i am the biggest loser

Chicken: (eating a Popsicle) Mmm! Chicken treat!
Me: is it yummy?
Chicken: (holds it out to me) Mommy like-a some?
Me: oh no thank you baby, that treat is just for Chicken.
Chicken: (points to freezer) Mommy need one?
Me: Mommy doesn't need a treat right now, baby. Mommy is trying to be skinny. 

That is something I would never in a million years say to a daughter. Trying to be skinny? Who even says that out loud? I could have had the same thought but sent the implication soaring over his head by saying, "Mommy is trying to be healthy." But I didn't.

I said it automatically, without thinking, without choosing my words. Which means that, in addition to being horrible, it's also true. Mommy is trying to be skinny. 

I gained about 45 pounds with each of my pregnancies. I didn't worry about the weight gain because I ate well, if generously, and stayed very active, exercising 3 or 4 days a week up until both birth days. I still think I gained a perfectly healthy amount of weight.

After Chicken was born I started going to hot yoga three times a week. I taught my young baby how to nap in his crib, and luckily he took to it so I could ride our stationary bike during non-yoga days. I got back in shape very quickly.

The difference this time around?

First, I looked pregnant at about day 6. My body lived longer in a stretched-out state, and it's taking longer to recoil. I'm spending longer in stretchy pants. My belly is kind of... Floppy. Flappy. Just imagine a melty snowman. Used to be round and jolly. Now kind of wilted and scary.

And exercise is harder. Yoga is just so depressing right now. It's hard to breathe victoriously in side-angle pose when you can feel your soft belly rolls bunching up against your thigh.

I can't steal bike workouts during the day because I can't just teach my Buster how to nap in a crib in his cool, dark, quiet room. I have a Chicken. No such room exists in my house.

I don't have 45 minutes a day 4 times a day every day to swaddle him, nurse him, and cuddle him down so he gets used to his crib. I have 45 seconds to strap him in the baby carrier and walk briskly around the house until he's snoring. 

I remember feeling such a sense of reverent wonder for my body after Chicken's birth- who gave a shit about a little extra padding around my hips? I made and nourished a perfect tiny human being, toenails to eyelashes, out of thin fucking air. I was practically a wizard. I walked tall and truly did not give a shit how quickly I lost weight and got back in jeans with a button waist.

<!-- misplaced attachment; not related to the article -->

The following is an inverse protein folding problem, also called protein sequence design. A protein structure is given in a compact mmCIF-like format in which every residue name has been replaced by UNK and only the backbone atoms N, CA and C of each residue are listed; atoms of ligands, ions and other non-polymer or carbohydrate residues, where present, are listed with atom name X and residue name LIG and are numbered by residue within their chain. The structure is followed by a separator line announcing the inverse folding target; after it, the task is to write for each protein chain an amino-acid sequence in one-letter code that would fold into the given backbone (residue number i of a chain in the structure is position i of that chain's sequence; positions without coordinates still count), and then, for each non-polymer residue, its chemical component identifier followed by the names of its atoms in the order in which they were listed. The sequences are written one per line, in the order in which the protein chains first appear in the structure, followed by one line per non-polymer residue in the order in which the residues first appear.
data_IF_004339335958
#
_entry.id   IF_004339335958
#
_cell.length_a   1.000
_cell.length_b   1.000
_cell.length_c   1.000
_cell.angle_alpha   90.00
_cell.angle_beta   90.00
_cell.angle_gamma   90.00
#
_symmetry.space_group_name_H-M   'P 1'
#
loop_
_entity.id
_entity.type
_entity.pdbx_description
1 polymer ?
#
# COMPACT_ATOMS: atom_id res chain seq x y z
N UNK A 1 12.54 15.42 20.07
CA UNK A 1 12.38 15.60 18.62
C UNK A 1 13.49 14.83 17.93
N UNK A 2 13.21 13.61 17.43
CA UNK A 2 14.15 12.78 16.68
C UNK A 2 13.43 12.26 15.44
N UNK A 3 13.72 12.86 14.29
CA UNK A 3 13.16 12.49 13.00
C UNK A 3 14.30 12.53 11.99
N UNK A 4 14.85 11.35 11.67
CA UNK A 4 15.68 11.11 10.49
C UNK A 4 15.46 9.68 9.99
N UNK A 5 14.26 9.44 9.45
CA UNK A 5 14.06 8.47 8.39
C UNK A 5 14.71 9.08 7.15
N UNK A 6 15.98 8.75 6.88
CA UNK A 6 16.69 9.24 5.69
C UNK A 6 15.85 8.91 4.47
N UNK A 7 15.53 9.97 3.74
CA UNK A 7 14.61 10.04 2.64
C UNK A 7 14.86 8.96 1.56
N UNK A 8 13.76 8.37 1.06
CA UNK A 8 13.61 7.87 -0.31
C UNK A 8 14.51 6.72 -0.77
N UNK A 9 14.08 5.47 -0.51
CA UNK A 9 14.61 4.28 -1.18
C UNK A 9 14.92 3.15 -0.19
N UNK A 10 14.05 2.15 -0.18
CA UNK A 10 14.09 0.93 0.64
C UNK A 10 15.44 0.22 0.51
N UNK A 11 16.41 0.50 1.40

I don't feel quite so magical this time. Mostly I just feel paunchy and sweaty. 

Because I am a mother to two young sons, I've devoted most of my parenting energies to teaching emotional intelligence and empathy, something young boys often struggle to develop. I've spent exactly zero mom hours thinking about how to talk body image, health, and beauty with my boys.

I thought I was exempt from the headache of teaching healthy body image. Then I said my stupid thing, and I imagined what my son could learn from that simple statement, "mommy is trying to be skinny."

1. Mommy isn't skinny.
2. It's bad that Mommy isn't skinny.
3. Skinny is better than not skinny.
4. Skinny means no treats.
5. Mommy shouldn't have treats.

I don't want to be responsible for teaching my boys any of that nonsense. Because boys can feel bad about their bodies too. And because I want my boys to grow into men who will pick partners, male or female, who are more interested in what a body can do than in what it looks like.

I don't want my boys to think that the right way for a woman to be is pinched and hungry, always bragging about how she's only eaten a yogurt today.

I want them to want to enjoy a good meal with their dates.

I want them to adopt Ryan's loving way of feeding his family good food.

I want them to pick partners who will talk about their lives while they run or bike together. I want them to pick partners who will remind them to go to the dentist, who will encourage them to exercise, eat well, give to charity, and be kind because it makes them FEEL better.

I want them to strive for true health, not superficial appeal born of asceticism and shame.

And hey, quick reminder: our children love us for our softness. They want space on our laps. The pillow of a mother's shoulder is the safest place in the world. 

Tonight I'm just thankful that Chicken is 2 and I've still got some time to rehearse before the cameras get hot and shit gets real. I'm going to eat a Popsicle and read about body image verbiage.


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